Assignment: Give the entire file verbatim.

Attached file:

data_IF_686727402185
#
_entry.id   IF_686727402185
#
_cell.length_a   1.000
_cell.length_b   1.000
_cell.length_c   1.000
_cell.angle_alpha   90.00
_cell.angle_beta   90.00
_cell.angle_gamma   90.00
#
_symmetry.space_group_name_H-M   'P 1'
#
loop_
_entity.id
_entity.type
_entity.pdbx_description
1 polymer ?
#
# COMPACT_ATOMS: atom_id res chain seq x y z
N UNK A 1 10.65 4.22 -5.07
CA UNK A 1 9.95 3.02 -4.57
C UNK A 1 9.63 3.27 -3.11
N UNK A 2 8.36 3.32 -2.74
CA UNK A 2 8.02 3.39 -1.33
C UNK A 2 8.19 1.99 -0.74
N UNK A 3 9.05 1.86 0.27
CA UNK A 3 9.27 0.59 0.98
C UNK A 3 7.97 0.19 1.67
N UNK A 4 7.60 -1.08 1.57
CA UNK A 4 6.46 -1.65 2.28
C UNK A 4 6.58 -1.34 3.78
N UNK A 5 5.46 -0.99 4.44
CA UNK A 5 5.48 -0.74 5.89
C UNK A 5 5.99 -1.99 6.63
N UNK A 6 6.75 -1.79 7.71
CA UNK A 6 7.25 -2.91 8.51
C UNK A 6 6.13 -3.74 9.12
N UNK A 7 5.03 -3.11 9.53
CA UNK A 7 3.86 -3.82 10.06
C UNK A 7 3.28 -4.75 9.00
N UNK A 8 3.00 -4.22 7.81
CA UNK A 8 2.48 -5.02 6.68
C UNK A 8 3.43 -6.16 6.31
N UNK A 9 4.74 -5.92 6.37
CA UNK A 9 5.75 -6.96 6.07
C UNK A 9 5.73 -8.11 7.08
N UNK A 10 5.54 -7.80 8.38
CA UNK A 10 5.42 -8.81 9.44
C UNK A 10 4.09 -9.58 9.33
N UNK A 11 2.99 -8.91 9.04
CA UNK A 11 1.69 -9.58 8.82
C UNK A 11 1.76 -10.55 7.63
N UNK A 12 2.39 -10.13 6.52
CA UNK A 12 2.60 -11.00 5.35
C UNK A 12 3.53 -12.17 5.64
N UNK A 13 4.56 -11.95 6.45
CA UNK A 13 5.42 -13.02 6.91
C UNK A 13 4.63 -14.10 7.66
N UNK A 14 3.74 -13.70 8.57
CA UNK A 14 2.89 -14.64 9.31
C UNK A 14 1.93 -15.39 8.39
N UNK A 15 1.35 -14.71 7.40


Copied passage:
data_IF_686727402185
#
_entry.id   IF_686727402185
#
_cell.length_a   1.000
_cell.length_b   1.000
_cell.length_c   1.000
_cell.angle_alpha   90.00
_cell.angle_beta   90.00
_cell.angle_gamma   90.00
#
_symmetry.space_group_name_H-M   'P 1'
#
loop_
_entity.id
_entity.type
_entity.pdbx_description
1 polymer ?
#
# COMPACT_ATOMS: atom_id res chain seq x y z
N UNK A 1 10.65 4.22 -5.07
CA UNK A 1 9.95 3.02 -4.57
C UNK A 1 9.63 3.27 -3.11
N UNK A 2 8.36 3.32 -2.74
CA UNK A 2 8.02 3.39 -1.33
C UNK A 2 8.19 1.99 -0.74
N UNK A 3 9.05 1.86 0.27
CA UNK A 3 9.27 0.59 0.98
C UNK A 3 7.97 0.19 1.67
N UNK A 4 7.60 -1.08 1.57
CA UNK A 4 6.46 -1.65 2.28
C UNK A 4 6.58 -1.34 3.78
N UNK A 5 5.46 -0.99 4.44
CA UNK A 5 5.48 -0.74 5.89
C UNK A 5 5.99 -1.99 6.63
N UNK A 6 6.75 -1.79 7.71
CA UNK A 6 7.25 -2.91 8.51
C UNK A 6 6.13 -3.74 9.12
N UNK A 7 5.03 -3.11 9.53
CA UNK A 7 3.86 -3.82 10.06
C UNK A 7 3.28 -4.75 9.00
N UNK A 8 3.00 -4.22 7.81
CA UNK A 8 2.48 -5.02 6.68
C UNK A 8 3.43 -6.16 6.31
N UNK A 9 4.74 -5.92 6.37
CA UNK A 9 5.75 -6.96 6.07
C UNK A 9 5.73 -8.11 7.08
N UNK A 10 5.54 -7.80 8.38
CA UNK A 10 5.42 -8.81 9.44
C UNK A 10 4.09 -9.58 9.33
N UNK A 11 2.99 -8.91 9.04
CA UNK A 11 1.69 -9.58 8.82
C UNK A 11 1.76 -10.55 7.63
N UNK A 12 2.39 -10.13 6.52
CA UNK A 12 2.60 -11.00 5.35
C UNK A 12 3.53 -12.17 5.64
N UNK A 13 4.56 -11.95 6.45
CA UNK A 13 5.42 -13.02 6.91
C UNK A 13 4.63 -14.10 7.66
N UNK A 14 3.74 -13.70 8.57
CA UNK A 14 2.89 -14.64 9.31
C UNK A 14 1.93 -15.39 8.39
N UNK A 15 1.35 -14.71 7.40